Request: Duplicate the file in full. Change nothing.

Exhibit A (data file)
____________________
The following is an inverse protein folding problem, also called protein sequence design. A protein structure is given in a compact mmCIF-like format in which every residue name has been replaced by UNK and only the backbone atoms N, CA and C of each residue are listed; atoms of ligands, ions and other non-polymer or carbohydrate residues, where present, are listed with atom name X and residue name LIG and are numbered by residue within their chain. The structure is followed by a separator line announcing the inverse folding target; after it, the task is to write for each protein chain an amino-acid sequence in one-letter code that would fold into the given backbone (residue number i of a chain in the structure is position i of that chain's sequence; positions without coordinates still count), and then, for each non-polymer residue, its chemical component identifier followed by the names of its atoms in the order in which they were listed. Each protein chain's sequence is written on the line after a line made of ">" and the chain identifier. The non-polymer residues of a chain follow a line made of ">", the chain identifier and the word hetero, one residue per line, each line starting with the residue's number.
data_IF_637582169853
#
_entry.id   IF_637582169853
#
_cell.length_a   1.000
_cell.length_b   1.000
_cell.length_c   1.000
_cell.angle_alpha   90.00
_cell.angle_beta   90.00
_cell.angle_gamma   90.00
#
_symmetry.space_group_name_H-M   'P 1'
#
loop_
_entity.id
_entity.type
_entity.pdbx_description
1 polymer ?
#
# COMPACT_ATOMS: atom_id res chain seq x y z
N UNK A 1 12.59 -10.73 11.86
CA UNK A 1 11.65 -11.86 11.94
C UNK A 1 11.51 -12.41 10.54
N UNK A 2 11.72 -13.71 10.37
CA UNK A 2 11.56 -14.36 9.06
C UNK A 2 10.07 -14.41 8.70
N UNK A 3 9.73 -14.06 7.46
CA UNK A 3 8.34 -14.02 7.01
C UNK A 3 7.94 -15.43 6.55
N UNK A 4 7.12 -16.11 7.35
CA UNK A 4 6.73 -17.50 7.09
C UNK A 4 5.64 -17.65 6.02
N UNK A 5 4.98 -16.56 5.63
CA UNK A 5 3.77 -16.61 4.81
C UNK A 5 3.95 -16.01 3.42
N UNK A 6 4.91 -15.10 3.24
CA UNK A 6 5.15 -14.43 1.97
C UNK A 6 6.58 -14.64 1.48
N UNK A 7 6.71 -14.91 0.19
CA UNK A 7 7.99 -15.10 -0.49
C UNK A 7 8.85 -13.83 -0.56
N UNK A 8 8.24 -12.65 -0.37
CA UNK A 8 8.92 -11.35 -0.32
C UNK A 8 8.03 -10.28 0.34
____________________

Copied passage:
The following is an inverse protein folding problem, also called protein sequence design. A protein structure is given in a compact mmCIF-like format in which every residue name has been replaced by UNK and only the backbone atoms N, CA and C of each residue are listed; atoms of ligands, ions and other non-polymer or carbohydrate residues, where present, are listed with atom name X and residue name LIG and are numbered by residue within their chain. The structure is followed by a separator line announcing the inverse folding target; after it, the task is to write for each protein chain an amino-acid sequence in one-letter code that would fold into the given backbone (residue number i of a chain in the structure is position i of that chain's sequence; positions without coordinates still count), and then, for each non-polymer residue, its chemical component identifier followed by the names of its atoms in the order in which they were listed. Each protein chain's sequence is written on the line after a line made of ">" and the chain identifier. The non-polymer residues of a chain follow a line made of ">", the chain identifier and the word hetero, one residue per line, each line starting with the residue's number.
data_IF_637582169853
#
_entry.id   IF_637582169853
#
_cell.length_a   1.000
_cell.length_b   1.000
_cell.length_c   1.000
_cell.angle_alpha   90.00
_cell.angle_beta   90.00
_cell.angle_gamma   90.00
#
_symmetry.space_group_name_H-M   'P 1'
#
loop_
_entity.id
_entity.type
_entity.pdbx_description
1 polymer ?
#
# COMPACT_ATOMS: atom_id res chain seq x y z
N UNK A 1 12.59 -10.73 11.86
CA UNK A 1 11.65 -11.86 11.94
C UNK A 1 11.51 -12.41 10.54
N UNK A 2 11.72 -13.71 10.37
CA UNK A 2 11.56 -14.36 9.06
C UNK A 2 10.07 -14.41 8.70
N UNK A 3 9.73 -14.06 7.46
CA UNK A 3 8.34 -14.02 7.01
C UNK A 3 7.94 -15.43 6.55
N UNK A 4 7.12 -16.11 7.35
CA UNK A 4 6.73 -17.50 7.09
C UNK A 4 5.64 -17.65 6.02
N UNK A 5 4.98 -16.56 5.63
CA UNK A 5 3.77 -16.61 4.81
C UNK A 5 3.95 -16.01 3.42
N UNK A 6 4.91 -15.10 3.24
CA UNK A 6 5.15 -14.43 1.97
C UNK A 6 6.58 -14.64 1.48
N UNK A 7 6.71 -14.91 0.19
CA UNK A 7 7.99 -15.10 -0.49
C UNK A 7 8.85 -13.83 -0.56
N UNK A 8 8.24 -12.65 -0.37
CA UNK A 8 8.92 -11.35 -0.32
C UNK A 8 8.03 -10.28 0.34